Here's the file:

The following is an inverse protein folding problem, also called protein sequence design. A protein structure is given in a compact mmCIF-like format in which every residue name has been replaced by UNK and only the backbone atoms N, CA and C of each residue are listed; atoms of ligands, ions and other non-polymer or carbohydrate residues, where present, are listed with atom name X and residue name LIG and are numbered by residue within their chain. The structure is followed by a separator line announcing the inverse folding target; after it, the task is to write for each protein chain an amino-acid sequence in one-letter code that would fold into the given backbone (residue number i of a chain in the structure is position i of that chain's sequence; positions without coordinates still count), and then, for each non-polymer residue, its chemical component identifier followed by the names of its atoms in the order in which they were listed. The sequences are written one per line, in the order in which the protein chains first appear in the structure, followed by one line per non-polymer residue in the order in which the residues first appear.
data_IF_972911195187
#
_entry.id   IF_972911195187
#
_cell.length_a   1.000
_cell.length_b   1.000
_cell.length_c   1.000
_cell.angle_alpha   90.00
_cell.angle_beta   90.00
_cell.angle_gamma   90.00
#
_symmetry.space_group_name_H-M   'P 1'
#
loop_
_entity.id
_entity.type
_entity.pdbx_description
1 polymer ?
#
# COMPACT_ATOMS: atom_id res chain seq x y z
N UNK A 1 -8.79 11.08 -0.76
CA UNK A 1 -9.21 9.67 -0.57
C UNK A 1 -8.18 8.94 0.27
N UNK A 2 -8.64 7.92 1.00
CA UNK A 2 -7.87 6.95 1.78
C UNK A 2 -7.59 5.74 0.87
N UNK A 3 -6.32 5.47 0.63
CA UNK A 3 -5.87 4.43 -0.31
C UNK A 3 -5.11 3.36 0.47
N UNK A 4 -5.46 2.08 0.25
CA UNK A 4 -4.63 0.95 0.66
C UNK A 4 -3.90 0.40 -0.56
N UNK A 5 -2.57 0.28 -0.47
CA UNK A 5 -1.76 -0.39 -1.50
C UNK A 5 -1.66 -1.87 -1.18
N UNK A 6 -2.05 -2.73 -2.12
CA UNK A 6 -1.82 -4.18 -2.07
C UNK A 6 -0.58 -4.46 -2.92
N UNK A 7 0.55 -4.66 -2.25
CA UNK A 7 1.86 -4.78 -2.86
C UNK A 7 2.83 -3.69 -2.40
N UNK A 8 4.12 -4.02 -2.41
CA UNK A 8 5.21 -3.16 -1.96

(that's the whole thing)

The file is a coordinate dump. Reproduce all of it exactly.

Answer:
The following is an inverse protein folding problem, also called protein sequence design. A protein structure is given in a compact mmCIF-like format in which every residue name has been replaced by UNK and only the backbone atoms N, CA and C of each residue are listed; atoms of ligands, ions and other non-polymer or carbohydrate residues, where present, are listed with atom name X and residue name LIG and are numbered by residue within their chain. The structure is followed by a separator line announcing the inverse folding target; after it, the task is to write for each protein chain an amino-acid sequence in one-letter code that would fold into the given backbone (residue number i of a chain in the structure is position i of that chain's sequence; positions without coordinates still count), and then, for each non-polymer residue, its chemical component identifier followed by the names of its atoms in the order in which they were listed. The sequences are written one per line, in the order in which the protein chains first appear in the structure, followed by one line per non-polymer residue in the order in which the residues first appear.
data_IF_972911195187
#
_entry.id   IF_972911195187
#
_cell.length_a   1.000
_cell.length_b   1.000
_cell.length_c   1.000
_cell.angle_alpha   90.00
_cell.angle_beta   90.00
_cell.angle_gamma   90.00
#
_symmetry.space_group_name_H-M   'P 1'
#
loop_
_entity.id
_entity.type
_entity.pdbx_description
1 polymer ?
#
# COMPACT_ATOMS: atom_id res chain seq x y z
N UNK A 1 -8.79 11.08 -0.76
CA UNK A 1 -9.21 9.67 -0.57
C UNK A 1 -8.18 8.94 0.27
N UNK A 2 -8.64 7.92 1.00
CA UNK A 2 -7.87 6.95 1.78
C UNK A 2 -7.59 5.74 0.87
N UNK A 3 -6.32 5.47 0.63
CA UNK A 3 -5.87 4.43 -0.31
C UNK A 3 -5.11 3.36 0.47
N UNK A 4 -5.46 2.08 0.25
CA UNK A 4 -4.63 0.95 0.66
C UNK A 4 -3.90 0.40 -0.56
N UNK A 5 -2.57 0.28 -0.47
CA UNK A 5 -1.76 -0.39 -1.50
C UNK A 5 -1.66 -1.87 -1.18
N UNK A 6 -2.05 -2.73 -2.12
CA UNK A 6 -1.82 -4.18 -2.07
C UNK A 6 -0.58 -4.46 -2.92
N UNK A 7 0.55 -4.66 -2.25
CA UNK A 7 1.86 -4.78 -2.86
C UNK A 7 2.83 -3.69 -2.40
N UNK A 8 4.12 -4.02 -2.41
CA UNK A 8 5.21 -3.16 -1.96